Science & Tech

Scientists baffled by 'overweight' planet which 'should not exist'

Scientists baffled by 'overweight' planet which 'should not exist'

An artist’s rendering of the view from LHS 3154b towards its tiny host star

Penn State University

Scientists have been left scratching their heads after finding a planet that is far too big for its sun, upending our current understanding of how solar systems form.

The planet, named LHS 3154b, has a mass at least 13 times that of Earth. It orbits the star LHS 3154, which is nine times smaller than our sun.

Astronomers aren’t so much confused by the size of the planet – it’s a pretty normal size – but it shouldn’t be orbiting a star that small.

The star it is moving around is an ultracool dwarf star, which is among the smallest and coldest varieties of stars in the universe.

This shouldn’t be happening.

The pair have a mass ratio 100 times higher than that between the Earth and the sun, and it is way beyond the limit which current theories of planetary formation predict.

Prof Suvrath Mahadevan, of Penn State University, who co-authored the research, said: “This discovery really drives home the point of just how little we know about the universe. We wouldn’t expect a planet this heavy around such a low-mass star to exist.”

Stars draw large amounts of gas and dust when they are formed. These rotate around it in a disc shape, and some of the material can fuse together to eventually become planets.

But Prof Mahadevan said the disc around LHS 3154 should not, by rights, have enough solid mass around it to make such a large planet.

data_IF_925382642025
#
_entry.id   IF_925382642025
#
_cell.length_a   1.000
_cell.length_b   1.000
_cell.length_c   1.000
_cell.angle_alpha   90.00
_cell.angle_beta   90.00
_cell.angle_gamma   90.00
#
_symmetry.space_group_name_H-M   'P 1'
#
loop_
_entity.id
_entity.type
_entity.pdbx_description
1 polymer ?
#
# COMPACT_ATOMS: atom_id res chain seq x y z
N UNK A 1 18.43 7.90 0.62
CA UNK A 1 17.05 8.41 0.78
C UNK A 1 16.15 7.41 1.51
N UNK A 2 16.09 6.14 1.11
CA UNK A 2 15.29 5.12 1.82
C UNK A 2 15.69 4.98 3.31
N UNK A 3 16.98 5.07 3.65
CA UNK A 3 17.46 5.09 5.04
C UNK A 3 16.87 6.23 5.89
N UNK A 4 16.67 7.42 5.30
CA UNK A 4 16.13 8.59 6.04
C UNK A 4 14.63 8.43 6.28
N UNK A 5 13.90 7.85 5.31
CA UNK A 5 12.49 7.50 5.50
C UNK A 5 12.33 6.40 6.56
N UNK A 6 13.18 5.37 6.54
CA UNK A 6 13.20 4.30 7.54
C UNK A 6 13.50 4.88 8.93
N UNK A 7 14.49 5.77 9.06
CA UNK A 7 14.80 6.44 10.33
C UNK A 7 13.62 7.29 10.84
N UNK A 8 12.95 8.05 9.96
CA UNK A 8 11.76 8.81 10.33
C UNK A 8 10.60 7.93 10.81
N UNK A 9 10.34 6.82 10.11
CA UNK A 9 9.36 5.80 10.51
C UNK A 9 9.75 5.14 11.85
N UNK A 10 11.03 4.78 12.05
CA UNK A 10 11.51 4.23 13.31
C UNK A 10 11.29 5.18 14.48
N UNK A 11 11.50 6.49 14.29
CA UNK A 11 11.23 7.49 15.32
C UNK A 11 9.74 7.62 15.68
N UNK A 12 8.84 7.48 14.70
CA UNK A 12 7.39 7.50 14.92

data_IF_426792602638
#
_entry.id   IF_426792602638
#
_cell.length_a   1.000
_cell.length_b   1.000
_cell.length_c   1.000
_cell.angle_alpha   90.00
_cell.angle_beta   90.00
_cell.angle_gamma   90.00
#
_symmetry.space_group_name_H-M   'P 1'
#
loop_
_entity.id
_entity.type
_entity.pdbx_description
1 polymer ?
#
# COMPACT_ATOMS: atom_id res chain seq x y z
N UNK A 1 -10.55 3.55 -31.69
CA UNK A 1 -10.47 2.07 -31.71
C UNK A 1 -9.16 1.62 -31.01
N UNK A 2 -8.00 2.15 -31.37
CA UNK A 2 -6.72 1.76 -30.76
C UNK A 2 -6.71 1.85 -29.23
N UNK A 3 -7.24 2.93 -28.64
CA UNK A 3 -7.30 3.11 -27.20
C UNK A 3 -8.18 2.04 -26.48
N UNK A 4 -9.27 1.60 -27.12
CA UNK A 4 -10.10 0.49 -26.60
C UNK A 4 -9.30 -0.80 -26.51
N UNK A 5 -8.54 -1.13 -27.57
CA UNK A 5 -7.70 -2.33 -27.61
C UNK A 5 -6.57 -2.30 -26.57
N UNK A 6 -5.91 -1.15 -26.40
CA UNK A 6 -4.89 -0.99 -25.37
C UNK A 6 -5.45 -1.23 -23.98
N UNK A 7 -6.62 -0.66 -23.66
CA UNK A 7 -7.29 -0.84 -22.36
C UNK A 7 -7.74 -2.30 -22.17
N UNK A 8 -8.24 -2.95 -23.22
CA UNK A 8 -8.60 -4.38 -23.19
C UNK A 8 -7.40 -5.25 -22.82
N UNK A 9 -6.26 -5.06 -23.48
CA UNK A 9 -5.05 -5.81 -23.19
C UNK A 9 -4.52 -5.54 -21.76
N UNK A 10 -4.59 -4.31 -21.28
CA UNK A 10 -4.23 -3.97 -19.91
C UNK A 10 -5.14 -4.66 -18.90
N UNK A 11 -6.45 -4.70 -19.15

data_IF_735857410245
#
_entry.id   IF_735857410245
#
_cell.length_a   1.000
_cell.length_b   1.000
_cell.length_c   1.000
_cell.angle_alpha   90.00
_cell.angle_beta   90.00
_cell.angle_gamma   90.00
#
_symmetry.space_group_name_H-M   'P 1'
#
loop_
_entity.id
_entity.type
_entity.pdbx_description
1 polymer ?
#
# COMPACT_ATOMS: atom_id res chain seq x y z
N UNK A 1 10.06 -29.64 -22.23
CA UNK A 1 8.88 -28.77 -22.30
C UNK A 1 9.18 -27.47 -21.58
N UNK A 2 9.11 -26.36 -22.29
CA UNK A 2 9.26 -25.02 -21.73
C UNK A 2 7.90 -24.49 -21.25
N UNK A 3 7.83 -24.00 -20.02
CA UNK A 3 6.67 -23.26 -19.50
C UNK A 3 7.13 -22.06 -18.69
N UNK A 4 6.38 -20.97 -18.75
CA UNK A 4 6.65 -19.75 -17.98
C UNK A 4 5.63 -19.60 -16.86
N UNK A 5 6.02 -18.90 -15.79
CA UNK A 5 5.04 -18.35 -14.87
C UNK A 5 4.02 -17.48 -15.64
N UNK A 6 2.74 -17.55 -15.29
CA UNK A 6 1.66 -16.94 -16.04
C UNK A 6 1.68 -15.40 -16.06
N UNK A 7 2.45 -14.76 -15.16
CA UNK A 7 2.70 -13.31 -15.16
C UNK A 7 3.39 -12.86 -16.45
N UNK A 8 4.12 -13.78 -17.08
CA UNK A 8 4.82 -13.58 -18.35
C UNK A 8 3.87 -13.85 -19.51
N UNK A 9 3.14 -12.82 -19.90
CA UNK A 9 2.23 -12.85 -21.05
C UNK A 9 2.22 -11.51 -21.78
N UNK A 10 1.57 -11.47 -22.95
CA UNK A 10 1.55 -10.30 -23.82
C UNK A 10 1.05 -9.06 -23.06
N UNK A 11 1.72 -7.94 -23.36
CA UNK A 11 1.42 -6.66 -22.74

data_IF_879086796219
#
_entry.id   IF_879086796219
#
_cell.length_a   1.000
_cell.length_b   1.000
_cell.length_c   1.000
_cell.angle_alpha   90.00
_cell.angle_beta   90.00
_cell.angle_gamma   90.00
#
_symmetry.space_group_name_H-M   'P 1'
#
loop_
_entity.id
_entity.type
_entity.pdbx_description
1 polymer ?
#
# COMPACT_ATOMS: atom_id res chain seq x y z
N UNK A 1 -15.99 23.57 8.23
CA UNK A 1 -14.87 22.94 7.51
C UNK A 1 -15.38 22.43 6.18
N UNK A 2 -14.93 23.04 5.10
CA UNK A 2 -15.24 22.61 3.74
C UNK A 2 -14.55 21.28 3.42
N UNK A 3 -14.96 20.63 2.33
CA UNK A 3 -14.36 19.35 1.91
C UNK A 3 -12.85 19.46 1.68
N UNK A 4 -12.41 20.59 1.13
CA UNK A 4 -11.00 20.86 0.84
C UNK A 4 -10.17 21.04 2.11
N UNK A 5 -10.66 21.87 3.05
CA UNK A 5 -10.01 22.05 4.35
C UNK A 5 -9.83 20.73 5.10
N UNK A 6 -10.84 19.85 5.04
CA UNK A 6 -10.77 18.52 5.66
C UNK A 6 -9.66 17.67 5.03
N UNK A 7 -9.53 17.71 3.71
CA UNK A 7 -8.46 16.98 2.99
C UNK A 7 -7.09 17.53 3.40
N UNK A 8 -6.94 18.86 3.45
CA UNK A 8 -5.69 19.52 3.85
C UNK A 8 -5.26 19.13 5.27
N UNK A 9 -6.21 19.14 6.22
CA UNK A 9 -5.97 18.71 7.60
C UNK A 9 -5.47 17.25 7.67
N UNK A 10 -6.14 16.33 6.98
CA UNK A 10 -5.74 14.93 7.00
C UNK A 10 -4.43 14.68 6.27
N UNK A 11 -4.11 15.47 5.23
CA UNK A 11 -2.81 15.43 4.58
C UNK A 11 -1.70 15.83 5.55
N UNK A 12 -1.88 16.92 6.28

The amount of dust in the disc would need to be at least 10 times greater than what was observed to form LHS 3154b.

He said: “At this close in of an orbit, we’ve never seen anything like this. We didn’t believe that something so small, such a dinky star, could have such a large planet.”

The fact that LHS 3154 is an ultracool dwarf star means it has low temperatures compared with other stellar objects, such as our sun.

Experts say this means planets which are capable of having liquid water on their surface will be closer to their star in comparison to Earth and the sun.

Prof Mahadevan said: “Think about it like the star is a campfire. The more the fire cools down, the closer you’ll need to get to that fire to stay warm.

“The same is true for planets. If the star is colder, then a planet will need to be closer to that star if it is going to be warm enough to contain liquid water.”

The researchers used an instrument called the Habitable Zone Planet Finder (HPF), which is located at the Hobby-Eberly Telescope at the McDonald Observatory in Texas, to pick up the planet.

Prof Mahadevan said: “What we have discovered provides an extreme test case for all existing planet formation theories.

“This is exactly what we built HPF to do, to discover how the most common stars in our galaxy form planets – and to find those planets.”

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